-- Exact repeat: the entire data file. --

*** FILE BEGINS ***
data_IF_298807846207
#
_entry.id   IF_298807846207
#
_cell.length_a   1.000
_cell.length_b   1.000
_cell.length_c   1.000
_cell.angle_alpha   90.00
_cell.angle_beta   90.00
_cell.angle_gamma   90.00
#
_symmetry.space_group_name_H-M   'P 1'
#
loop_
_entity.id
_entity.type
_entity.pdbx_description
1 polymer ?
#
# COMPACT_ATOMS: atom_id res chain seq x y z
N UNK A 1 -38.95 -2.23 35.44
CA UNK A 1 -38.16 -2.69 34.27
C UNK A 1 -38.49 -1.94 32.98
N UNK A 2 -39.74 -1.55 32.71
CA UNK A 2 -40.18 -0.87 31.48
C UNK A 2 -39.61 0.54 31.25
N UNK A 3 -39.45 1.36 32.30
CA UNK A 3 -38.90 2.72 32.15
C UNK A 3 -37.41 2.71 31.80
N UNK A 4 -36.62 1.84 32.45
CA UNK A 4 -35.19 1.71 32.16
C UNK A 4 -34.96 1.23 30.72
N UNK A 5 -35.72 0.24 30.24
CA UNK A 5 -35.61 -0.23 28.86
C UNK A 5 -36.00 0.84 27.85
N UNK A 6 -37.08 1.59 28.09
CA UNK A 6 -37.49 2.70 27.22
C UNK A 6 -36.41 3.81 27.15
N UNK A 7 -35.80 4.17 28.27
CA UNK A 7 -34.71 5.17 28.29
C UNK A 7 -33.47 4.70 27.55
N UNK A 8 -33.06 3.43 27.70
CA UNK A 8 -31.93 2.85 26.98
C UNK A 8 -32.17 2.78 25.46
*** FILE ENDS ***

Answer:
data_IF_298807846207
#
_entry.id   IF_298807846207
#
_cell.length_a   1.000
_cell.length_b   1.000
_cell.length_c   1.000
_cell.angle_alpha   90.00
_cell.angle_beta   90.00
_cell.angle_gamma   90.00
#
_symmetry.space_group_name_H-M   'P 1'
#
loop_
_entity.id
_entity.type
_entity.pdbx_description
1 polymer ?
#
# COMPACT_ATOMS: atom_id res chain seq x y z
N UNK A 1 -38.95 -2.23 35.44
CA UNK A 1 -38.16 -2.69 34.27
C UNK A 1 -38.49 -1.94 32.98
N UNK A 2 -39.74 -1.55 32.71
CA UNK A 2 -40.18 -0.87 31.48
C UNK A 2 -39.61 0.54 31.25
N UNK A 3 -39.45 1.36 32.30
CA UNK A 3 -38.90 2.72 32.15
C UNK A 3 -37.41 2.71 31.80
N UNK A 4 -36.62 1.84 32.45
CA UNK A 4 -35.19 1.71 32.16
C UNK A 4 -34.96 1.23 30.72
N UNK A 5 -35.72 0.24 30.24
CA UNK A 5 -35.61 -0.23 28.86
C UNK A 5 -36.00 0.84 27.85
N UNK A 6 -37.08 1.59 28.09
CA UNK A 6 -37.49 2.70 27.22
C UNK A 6 -36.41 3.81 27.15
N UNK A 7 -35.80 4.17 28.27
CA UNK A 7 -34.71 5.17 28.29
C UNK A 7 -33.47 4.70 27.55
N UNK A 8 -33.06 3.43 27.70
CA UNK A 8 -31.93 2.85 26.98
C UNK A 8 -32.17 2.78 25.46